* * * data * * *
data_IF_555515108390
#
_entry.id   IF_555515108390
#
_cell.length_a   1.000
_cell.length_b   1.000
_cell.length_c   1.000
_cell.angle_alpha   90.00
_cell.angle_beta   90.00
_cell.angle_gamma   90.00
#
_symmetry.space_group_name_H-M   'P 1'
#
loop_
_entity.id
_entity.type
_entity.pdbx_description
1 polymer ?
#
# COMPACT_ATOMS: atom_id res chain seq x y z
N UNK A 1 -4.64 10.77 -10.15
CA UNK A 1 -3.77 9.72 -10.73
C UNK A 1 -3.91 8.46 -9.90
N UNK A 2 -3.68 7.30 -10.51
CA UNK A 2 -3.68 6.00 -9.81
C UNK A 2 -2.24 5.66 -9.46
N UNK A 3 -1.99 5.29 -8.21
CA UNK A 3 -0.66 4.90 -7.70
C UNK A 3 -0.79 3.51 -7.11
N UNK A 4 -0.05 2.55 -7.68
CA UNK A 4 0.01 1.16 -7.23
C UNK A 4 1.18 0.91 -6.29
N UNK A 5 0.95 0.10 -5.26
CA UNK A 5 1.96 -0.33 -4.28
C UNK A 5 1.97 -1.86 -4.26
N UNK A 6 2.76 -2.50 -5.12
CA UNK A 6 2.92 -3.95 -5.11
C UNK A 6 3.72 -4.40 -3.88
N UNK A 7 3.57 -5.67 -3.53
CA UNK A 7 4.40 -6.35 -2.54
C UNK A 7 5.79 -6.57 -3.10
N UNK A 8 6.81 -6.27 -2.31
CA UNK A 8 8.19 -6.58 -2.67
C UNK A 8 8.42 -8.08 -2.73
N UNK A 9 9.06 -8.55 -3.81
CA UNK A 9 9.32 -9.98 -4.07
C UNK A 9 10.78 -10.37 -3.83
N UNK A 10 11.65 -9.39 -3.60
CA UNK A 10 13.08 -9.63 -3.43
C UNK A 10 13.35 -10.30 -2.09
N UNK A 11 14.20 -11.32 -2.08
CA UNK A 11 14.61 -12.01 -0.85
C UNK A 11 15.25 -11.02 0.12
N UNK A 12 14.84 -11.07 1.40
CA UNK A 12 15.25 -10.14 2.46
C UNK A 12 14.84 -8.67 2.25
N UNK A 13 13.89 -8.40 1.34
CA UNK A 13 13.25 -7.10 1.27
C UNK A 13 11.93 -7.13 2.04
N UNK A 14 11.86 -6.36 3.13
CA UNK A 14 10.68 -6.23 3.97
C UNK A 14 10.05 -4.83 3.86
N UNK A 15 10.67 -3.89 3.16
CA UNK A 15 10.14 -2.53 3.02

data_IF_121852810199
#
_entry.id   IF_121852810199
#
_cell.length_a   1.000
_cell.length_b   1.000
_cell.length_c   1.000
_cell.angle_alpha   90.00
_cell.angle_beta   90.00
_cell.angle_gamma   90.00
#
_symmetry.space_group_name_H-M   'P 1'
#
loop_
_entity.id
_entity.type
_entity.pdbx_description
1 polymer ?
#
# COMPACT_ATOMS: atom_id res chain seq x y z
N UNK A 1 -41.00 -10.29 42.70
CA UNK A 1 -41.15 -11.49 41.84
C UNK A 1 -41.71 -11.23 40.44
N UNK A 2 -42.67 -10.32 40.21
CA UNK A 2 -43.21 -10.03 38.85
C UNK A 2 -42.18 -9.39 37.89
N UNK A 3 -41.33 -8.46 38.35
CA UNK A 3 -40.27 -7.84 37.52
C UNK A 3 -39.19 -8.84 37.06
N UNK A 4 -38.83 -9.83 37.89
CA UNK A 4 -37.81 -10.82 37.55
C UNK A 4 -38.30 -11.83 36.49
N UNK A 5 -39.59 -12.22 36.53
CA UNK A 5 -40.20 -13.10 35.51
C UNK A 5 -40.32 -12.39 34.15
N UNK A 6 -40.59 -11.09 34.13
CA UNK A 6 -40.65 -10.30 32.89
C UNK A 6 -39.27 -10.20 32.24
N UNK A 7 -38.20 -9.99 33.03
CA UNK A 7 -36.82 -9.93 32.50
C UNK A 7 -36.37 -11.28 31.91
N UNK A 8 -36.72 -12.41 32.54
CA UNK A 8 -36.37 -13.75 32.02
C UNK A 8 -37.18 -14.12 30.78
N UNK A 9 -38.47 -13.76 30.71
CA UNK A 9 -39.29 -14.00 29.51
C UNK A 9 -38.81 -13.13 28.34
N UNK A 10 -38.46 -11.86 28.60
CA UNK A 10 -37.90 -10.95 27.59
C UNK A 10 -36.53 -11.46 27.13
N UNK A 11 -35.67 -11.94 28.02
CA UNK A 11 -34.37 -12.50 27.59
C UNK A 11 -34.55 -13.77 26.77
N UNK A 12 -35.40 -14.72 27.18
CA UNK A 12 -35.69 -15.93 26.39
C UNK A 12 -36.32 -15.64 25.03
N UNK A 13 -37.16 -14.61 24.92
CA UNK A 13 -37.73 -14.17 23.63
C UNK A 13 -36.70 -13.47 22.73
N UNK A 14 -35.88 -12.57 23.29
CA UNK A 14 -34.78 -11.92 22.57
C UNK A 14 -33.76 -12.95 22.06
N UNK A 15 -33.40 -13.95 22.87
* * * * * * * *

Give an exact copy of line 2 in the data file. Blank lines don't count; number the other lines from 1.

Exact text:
#